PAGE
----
Stress is a state of tension resulting from demanding or adverse circumstances. It is a normal condition for people to have in order to boost energy and focus our attention.
Whether real or perceived, if we feel under threat in any way a chemical reaction happens inside our bodies that allows us to react in a manner that will help us achieve something or stop us getting hurt. This is most commonly known as the “fight or flight” response.
Everything we need to prepare or protect ourselves is made ready. It increases our heart rate, breathing quickens, blood pressure rises and muscles tighten.
However it is only meant to be a temporary state. When the perceived or actual danger is over and we’ve survived or achieved what was needed we should return to normal.
That means our blood flow will once again resume to the parts of our body that were not needed if we had to fight or flight. Consequently, our digestive and immune systems will return to maximum effectiveness.
However because of a combination of the modern world, our belief systems and our thinking, too many people experience far too much stress – sometimes relentless stress. This can be extremely damaging to mental, emotional and physical wellbeing.
Stress in America
According to the American Psychological Association Stress In America report, 77 percent of Americans regularly experience physical symptoms caused by stress, while 73 percent report negative stress-related psychological impacts.
Our bodies are created to cope with small bursts of stress on a few occasions every so often. But we are not made to deal with long-term stress. So it’s no wonder it causes so many problems.
Stress as a word gives a clue as to why this might be. It is from Middle English stresse meaning “distress”, and partly this derives from Old French estresse meaning “narrowness, oppression”, based on Latin strictus “drawn tight”.
This is why when we are stressed it can feel difficult to breathe or swallow and our muscles and everything about us feels tense. We are uptight.
What are the major signs of stress?
Stress affects everyone in different ways. It also depends on how stressed someone is at any particular moment and for how long they have been stressed.
Stress can cause the following emotional and physical symptoms:
- Low self-esteem
- Inability to focus
- Feelings of being overwhelmed
- Isolation (from avoiding other people)
- Appetite changes
- Obesity and other eating disorders
- Upset stomach
- Frequent illnesses such as colds
- Lack of sexual desire
- Menstrual problems
- Cold sweats
- Hair loss
- General aches, pains and tension
- Rapid heartbeat
- Chest pain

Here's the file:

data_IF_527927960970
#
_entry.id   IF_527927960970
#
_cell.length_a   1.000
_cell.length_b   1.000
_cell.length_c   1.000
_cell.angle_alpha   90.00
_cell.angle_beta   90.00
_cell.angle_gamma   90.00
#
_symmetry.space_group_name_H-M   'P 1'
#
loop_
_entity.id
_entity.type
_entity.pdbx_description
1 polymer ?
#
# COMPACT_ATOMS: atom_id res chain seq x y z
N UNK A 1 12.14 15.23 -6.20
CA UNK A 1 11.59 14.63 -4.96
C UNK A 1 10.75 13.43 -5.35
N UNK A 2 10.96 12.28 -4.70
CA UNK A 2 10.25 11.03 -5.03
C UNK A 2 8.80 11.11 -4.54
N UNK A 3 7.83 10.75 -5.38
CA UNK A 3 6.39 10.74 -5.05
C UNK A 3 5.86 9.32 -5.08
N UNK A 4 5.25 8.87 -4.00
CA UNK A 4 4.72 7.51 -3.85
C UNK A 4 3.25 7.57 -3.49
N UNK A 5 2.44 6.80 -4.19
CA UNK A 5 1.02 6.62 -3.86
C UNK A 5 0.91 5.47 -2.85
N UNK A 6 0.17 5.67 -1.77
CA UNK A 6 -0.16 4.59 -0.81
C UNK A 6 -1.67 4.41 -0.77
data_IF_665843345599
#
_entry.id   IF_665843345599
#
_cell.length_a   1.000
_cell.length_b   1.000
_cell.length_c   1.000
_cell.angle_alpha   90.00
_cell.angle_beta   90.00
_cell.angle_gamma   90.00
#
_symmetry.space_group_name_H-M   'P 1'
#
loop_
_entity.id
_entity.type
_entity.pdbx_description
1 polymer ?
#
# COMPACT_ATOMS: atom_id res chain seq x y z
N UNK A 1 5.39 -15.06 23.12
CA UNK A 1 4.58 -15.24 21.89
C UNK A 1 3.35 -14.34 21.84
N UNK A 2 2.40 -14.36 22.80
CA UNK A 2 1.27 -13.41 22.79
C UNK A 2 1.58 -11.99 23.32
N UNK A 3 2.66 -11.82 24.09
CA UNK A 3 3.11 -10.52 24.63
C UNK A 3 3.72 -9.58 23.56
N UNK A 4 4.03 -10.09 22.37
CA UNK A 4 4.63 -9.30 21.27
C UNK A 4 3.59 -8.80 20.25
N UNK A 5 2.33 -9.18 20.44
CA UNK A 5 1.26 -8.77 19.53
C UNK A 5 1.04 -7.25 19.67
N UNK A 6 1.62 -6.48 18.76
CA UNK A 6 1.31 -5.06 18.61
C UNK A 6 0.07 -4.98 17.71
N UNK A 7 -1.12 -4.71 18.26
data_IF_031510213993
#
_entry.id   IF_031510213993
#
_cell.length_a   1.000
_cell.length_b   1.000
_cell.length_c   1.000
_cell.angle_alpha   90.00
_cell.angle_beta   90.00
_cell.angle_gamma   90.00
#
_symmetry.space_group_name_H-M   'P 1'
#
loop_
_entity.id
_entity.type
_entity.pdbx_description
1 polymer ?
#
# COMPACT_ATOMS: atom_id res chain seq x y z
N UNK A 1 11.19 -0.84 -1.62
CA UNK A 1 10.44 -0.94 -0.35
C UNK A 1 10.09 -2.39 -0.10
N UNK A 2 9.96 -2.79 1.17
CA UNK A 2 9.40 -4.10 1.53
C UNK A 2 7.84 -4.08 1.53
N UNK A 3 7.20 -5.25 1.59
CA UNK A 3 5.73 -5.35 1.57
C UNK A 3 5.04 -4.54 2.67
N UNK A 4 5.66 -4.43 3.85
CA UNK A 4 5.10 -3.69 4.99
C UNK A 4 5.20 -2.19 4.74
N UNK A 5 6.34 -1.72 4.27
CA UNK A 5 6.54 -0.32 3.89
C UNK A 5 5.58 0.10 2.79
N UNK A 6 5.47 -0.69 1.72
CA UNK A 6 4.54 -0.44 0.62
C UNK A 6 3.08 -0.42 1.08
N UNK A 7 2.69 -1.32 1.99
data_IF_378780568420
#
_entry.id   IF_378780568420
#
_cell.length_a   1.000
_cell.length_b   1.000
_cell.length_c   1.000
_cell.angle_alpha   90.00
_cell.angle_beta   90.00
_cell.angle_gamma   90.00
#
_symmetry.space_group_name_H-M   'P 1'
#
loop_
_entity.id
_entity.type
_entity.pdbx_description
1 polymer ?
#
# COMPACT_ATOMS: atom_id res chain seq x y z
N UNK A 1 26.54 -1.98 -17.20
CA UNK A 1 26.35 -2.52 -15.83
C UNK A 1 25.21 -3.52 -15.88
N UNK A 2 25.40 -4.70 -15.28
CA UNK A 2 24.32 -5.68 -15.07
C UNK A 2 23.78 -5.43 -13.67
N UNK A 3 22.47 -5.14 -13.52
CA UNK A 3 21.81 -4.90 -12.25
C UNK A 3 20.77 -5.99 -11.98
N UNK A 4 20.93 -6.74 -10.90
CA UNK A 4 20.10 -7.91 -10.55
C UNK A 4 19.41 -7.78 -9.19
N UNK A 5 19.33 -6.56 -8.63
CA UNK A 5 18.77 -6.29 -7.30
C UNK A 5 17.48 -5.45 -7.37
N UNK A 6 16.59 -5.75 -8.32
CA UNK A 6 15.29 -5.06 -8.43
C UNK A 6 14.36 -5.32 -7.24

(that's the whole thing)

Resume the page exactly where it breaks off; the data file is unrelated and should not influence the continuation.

- Heart disease
- High blood pressure
- Heart attacks
- Dry mouth
- Teeth grinding
- Difficulty swallowing
- Tense jaw
- Nail biting
- Skin problems, such as psoriasis and eczema
- Gastrointestinal problems, including gastritis, GERD and irritable colon
- Increased use of alcohol, drugs, or cigarettes, often leading to or worsening addiction issues
What are the best ways to reduce stress?
As stress affects people differently, so too there are different methods to reduce stress. These can all be tried and if you discover some work better than others they are the ones for you to use next time you’re stressed.
Or they can be done when you can sense you might be moving towards a stressed state. Before then too, if you know you might be heading into a situation that might be stressful – such as a work deadline or family gathering – try the ones that work so that you start in the right place.
Some of these methods work as a quick way to stop or reduce stress; others can be put into your daily living as overall ways to a calmer life. Consider lifestyle choices too, such as if you are drinking too much alcohol or coffee, or taking too much on at work or doing too much for other people and not leaving yourself enough time to do things or relax.
Methods to beat stress
- Take slow deep breaths.
- Meditation. Find calm and stillness as an antidote to stress.
- Have a massage, including giving yourself a hand massage as sometimes the tension stops in our hands.
- Listen to relaxing music. Or play some on an instrument. Singing can help too.
- Stretch your body to stretch out tension.
- Have a swim. This is relaxing as well as allowing you to stretch out.
- Spend some time alone to clear your head.
- Watch some comedy.
- Stroke an animal such as a dog or cat.
- Writing down how you feel can help reduce stress.
- Go for a walk, ideally among nature.
- Sit in the sunshine and close your eyes, feel the warmth on your skin.
- Speak with a friend, family member or colleague.
- Tidy your desk, office or house.
- Eat chocolate. Dark chocolate regulates the stress hormone cortisol. Likewise, having a spoonful of honey helps some people to de-stress.
- Do some yoga.